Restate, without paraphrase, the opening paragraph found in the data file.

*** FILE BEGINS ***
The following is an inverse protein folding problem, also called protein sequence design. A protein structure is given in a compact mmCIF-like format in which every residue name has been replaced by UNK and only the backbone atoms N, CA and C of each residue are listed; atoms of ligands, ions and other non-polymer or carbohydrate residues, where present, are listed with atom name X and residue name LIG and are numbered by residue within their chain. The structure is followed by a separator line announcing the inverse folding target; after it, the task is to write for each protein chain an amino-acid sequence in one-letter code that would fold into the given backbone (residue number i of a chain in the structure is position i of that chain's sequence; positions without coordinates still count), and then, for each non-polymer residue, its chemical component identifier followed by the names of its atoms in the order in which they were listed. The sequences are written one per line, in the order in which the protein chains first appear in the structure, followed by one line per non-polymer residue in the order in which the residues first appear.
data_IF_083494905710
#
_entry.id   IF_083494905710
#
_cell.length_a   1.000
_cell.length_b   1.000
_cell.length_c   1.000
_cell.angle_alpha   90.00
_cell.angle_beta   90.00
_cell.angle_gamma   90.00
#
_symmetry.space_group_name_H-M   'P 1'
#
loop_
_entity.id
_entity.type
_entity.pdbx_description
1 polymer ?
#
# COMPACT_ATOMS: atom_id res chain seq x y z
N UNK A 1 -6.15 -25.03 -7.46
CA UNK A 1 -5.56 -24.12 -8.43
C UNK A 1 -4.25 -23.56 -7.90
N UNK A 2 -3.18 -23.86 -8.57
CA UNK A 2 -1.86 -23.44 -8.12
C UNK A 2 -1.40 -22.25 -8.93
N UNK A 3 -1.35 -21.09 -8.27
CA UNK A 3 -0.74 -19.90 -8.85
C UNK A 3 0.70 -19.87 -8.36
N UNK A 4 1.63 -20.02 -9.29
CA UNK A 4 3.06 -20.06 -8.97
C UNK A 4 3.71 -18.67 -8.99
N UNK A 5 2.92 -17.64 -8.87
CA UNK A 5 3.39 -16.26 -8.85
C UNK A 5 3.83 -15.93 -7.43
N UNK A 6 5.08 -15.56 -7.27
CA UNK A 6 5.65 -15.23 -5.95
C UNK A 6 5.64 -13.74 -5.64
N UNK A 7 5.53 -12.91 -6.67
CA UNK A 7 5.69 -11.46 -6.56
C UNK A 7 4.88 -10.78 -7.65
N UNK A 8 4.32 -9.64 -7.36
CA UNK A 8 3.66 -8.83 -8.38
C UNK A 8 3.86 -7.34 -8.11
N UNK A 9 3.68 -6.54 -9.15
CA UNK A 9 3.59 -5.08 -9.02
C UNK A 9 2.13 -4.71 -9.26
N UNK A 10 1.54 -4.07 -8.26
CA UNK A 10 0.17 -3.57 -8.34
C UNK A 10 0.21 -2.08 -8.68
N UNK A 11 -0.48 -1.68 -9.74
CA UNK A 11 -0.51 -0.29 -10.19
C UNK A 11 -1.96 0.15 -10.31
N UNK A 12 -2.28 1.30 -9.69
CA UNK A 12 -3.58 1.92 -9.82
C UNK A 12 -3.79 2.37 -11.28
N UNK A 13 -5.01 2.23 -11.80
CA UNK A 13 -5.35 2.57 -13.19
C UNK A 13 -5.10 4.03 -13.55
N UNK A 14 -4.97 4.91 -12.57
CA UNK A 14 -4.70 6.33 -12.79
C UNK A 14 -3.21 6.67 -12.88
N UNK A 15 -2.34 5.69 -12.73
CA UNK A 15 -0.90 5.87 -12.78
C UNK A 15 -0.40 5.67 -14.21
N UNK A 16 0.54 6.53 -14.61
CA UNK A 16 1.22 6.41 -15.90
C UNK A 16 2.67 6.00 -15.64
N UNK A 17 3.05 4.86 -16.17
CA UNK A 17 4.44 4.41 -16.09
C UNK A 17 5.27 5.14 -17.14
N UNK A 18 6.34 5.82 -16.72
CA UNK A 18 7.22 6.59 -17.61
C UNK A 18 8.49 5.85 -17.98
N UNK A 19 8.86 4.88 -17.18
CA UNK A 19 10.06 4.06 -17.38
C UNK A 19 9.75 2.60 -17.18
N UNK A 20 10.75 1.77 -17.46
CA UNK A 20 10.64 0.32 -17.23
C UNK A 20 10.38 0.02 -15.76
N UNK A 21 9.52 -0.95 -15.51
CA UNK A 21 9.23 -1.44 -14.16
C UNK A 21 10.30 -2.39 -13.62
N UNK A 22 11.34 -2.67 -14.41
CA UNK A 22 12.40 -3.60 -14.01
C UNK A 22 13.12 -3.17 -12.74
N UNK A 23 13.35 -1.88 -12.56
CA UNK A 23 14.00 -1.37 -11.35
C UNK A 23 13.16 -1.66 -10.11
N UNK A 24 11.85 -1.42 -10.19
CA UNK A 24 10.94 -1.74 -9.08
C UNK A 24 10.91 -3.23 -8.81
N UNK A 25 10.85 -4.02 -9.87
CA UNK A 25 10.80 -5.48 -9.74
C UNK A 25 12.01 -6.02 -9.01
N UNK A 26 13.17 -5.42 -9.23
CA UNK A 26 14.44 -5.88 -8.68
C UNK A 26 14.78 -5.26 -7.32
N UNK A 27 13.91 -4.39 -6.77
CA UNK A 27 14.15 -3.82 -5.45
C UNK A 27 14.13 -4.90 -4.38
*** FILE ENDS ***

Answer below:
The following is an inverse protein folding problem, also called protein sequence design. A protein structure is given in a compact mmCIF-like format in which every residue name has been replaced by UNK and only the backbone atoms N, CA and C of each residue are listed; atoms of ligands, ions and other non-polymer or carbohydrate residues, where present, are listed with atom name X and residue name LIG and are numbered by residue within their chain. The structure is followed by a separator line announcing the inverse folding target; after it, the task is to write for each protein chain an amino-acid sequence in one-letter code that would fold into the given backbone (residue number i of a chain in the structure is position i of that chain's sequence; positions without coordinates still count), and then, for each non-polymer residue, its chemical component identifier followed by the names of its atoms in the order in which they were listed. The sequences are written one per line, in the order in which the protein chains first appear in the structure, followed by one line per non-polymer residue in the order in which the residues first appear.